Why do you not process all of the characters in the event? In
other words, [[even characters] length] may be greater than 1.
There should be a COMBINING ACUTE ACCENT (u0301) character
following the "e".
If the game engine needs precomposed characters, then you can call -
[NSString precomposedStringWithCanonicalMapping] on the string,
first. Note that this is orthogonal to my previous point. It is
_not_ guaranteed to reduce the length to 1.
Sorry, I forgot to mention that my event handler prints [event
characters] and its length (using [[event characters] length]) to
the console. The length is always 1 or 0, even for composite key
events. ie, the keydown event for option-e results in "" (blank) and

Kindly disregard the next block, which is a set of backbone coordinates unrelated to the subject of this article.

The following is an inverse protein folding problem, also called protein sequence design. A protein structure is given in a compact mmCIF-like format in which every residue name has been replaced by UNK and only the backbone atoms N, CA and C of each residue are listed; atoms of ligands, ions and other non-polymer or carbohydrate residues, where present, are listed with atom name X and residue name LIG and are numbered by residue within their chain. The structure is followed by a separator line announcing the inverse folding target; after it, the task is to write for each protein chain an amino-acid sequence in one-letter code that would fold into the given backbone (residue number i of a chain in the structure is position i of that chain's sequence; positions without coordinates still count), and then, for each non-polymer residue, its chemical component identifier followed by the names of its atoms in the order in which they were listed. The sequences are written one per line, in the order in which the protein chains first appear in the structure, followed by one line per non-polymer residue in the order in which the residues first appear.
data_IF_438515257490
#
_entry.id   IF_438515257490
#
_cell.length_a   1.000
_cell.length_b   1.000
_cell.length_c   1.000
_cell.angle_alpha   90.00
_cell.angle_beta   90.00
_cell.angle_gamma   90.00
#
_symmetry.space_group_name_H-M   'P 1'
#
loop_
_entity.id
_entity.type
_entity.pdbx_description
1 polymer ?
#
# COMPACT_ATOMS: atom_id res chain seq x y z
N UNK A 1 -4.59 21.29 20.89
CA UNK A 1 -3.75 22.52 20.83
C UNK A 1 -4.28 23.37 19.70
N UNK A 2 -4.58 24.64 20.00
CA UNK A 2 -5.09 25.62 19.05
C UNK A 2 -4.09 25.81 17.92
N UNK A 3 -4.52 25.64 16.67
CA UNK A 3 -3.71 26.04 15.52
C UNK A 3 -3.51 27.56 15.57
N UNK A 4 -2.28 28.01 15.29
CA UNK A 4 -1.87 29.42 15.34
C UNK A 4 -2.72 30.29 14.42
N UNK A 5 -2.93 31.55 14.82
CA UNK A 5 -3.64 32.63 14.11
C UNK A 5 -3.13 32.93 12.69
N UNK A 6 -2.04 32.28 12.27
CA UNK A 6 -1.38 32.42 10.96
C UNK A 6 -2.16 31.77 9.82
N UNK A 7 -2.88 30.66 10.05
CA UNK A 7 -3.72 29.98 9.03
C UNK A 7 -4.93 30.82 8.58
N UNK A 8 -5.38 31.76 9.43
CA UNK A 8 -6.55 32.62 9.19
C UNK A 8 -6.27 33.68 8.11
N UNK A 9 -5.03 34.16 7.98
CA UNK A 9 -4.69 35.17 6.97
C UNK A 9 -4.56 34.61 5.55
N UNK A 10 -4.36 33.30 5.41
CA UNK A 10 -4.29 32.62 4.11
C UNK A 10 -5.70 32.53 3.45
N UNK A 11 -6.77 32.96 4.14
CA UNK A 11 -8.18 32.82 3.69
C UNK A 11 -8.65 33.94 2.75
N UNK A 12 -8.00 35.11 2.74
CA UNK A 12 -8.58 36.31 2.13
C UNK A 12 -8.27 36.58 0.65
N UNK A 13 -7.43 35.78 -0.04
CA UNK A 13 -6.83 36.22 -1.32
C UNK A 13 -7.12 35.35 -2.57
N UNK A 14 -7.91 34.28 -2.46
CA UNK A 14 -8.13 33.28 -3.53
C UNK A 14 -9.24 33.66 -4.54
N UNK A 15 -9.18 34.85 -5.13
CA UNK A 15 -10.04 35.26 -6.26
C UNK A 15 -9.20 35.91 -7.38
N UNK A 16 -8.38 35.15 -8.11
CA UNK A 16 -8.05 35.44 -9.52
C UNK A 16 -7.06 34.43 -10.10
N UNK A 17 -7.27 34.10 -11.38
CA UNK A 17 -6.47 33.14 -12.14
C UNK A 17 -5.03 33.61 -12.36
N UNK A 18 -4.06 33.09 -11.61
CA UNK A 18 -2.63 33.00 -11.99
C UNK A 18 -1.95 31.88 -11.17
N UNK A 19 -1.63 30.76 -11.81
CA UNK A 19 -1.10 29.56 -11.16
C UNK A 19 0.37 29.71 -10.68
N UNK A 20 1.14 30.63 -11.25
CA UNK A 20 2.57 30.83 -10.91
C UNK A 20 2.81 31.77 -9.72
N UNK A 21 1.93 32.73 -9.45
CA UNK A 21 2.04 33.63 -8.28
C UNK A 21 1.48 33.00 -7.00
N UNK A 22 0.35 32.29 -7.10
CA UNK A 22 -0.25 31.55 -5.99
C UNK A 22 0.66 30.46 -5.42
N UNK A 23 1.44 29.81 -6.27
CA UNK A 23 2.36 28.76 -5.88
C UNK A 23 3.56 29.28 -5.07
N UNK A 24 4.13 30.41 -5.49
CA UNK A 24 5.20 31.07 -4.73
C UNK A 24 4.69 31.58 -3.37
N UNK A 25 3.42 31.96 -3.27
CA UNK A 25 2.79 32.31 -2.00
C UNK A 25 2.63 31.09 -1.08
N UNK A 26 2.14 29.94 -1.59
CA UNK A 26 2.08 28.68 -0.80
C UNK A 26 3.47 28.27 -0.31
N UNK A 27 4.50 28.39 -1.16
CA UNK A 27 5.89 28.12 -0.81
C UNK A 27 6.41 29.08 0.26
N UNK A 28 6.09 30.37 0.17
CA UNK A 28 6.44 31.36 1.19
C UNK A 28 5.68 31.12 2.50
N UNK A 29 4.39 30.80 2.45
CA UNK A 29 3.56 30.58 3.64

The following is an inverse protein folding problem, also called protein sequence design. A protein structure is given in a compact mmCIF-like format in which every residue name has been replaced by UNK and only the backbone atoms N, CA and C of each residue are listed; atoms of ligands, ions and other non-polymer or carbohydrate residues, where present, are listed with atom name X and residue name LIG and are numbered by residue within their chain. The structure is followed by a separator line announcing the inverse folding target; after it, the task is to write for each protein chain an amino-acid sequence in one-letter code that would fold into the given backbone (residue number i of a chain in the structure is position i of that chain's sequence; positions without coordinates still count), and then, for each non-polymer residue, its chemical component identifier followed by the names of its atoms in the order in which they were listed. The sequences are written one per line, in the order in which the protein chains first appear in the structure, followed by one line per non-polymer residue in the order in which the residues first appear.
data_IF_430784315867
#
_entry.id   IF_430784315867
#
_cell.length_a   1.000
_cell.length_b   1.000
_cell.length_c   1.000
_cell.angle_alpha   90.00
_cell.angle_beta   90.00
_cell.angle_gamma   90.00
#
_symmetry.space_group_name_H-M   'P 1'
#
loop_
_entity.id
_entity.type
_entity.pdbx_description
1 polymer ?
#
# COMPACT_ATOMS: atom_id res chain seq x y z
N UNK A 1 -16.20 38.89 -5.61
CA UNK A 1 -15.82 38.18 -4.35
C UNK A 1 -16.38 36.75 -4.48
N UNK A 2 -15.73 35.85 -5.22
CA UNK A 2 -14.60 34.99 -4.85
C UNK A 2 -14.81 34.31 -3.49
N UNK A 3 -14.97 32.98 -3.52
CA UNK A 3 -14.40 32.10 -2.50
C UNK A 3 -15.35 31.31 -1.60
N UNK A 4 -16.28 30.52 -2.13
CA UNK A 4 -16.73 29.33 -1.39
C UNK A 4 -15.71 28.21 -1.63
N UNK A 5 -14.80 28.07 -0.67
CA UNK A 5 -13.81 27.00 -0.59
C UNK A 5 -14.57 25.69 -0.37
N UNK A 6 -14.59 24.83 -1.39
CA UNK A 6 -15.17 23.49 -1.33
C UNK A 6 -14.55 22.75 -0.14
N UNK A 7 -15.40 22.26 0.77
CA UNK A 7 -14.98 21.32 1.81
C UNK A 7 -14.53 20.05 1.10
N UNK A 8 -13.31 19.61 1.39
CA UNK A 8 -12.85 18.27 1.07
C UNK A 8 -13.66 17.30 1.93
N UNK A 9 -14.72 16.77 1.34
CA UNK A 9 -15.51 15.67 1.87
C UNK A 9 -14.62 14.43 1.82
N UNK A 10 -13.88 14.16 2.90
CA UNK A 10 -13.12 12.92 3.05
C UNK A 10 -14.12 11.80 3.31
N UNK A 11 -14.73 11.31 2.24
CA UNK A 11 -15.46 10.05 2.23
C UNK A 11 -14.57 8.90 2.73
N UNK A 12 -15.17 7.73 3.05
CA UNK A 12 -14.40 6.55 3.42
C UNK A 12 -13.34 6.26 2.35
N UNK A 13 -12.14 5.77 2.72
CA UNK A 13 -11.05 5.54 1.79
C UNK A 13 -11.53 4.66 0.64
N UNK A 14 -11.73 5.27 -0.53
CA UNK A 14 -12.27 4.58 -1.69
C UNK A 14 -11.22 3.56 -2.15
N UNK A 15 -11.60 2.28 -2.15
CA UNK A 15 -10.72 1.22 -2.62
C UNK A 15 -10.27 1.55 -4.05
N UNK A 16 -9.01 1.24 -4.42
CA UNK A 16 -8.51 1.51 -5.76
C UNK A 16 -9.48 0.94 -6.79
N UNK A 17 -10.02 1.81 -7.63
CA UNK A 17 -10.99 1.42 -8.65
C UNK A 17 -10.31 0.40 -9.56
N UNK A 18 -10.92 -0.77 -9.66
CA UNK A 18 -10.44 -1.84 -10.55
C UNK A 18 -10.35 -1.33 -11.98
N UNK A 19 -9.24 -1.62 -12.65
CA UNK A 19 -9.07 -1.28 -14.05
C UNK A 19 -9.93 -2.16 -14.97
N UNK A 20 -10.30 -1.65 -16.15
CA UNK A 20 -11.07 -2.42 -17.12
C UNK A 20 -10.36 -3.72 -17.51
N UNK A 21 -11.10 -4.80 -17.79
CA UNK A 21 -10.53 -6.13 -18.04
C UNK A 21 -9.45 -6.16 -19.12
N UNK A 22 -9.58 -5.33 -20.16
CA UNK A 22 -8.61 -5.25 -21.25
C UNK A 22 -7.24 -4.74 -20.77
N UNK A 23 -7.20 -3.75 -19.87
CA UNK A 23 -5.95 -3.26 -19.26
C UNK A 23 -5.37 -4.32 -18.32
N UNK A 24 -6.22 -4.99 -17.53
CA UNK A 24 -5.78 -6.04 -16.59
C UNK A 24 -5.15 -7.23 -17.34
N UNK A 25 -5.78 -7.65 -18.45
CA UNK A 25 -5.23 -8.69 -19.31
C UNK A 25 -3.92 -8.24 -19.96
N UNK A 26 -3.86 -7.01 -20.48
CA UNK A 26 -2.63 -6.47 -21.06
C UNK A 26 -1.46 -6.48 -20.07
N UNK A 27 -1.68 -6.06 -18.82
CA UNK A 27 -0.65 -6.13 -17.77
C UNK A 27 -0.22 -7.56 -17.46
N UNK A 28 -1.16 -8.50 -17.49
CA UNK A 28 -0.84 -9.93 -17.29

a length of 0. The next key press (the e) just returns "e" and 1.
So if I could get a longer character string that would be a start,
but [event characters] is never longer than 1 character.
In theory, your class would adopt the NSTextInput protocol and then
interact with NSInputManager and NSInputServer objects. However,
there seems to be a significant chunk missing from the conceptual
documentation: how do you tell the framework that your NSTextInput-
conforming object is the current text view.
It seems that your class may still need to be a subclass of NSView,
and the framework would set up the proper relationships behind the
In Carbon this is all a lot clearer. There are text input events that
get delivered, and you can handle them at the application level
without requiring a window. :-/
You might be able to accomplish what you need in a truly hackish way:
create an invisible window that accepts first responder and can become
key. Put a custom (maybe NSTextInput-adopting?) NSView subclass in
it, and have it accept the text and pass it to your controller.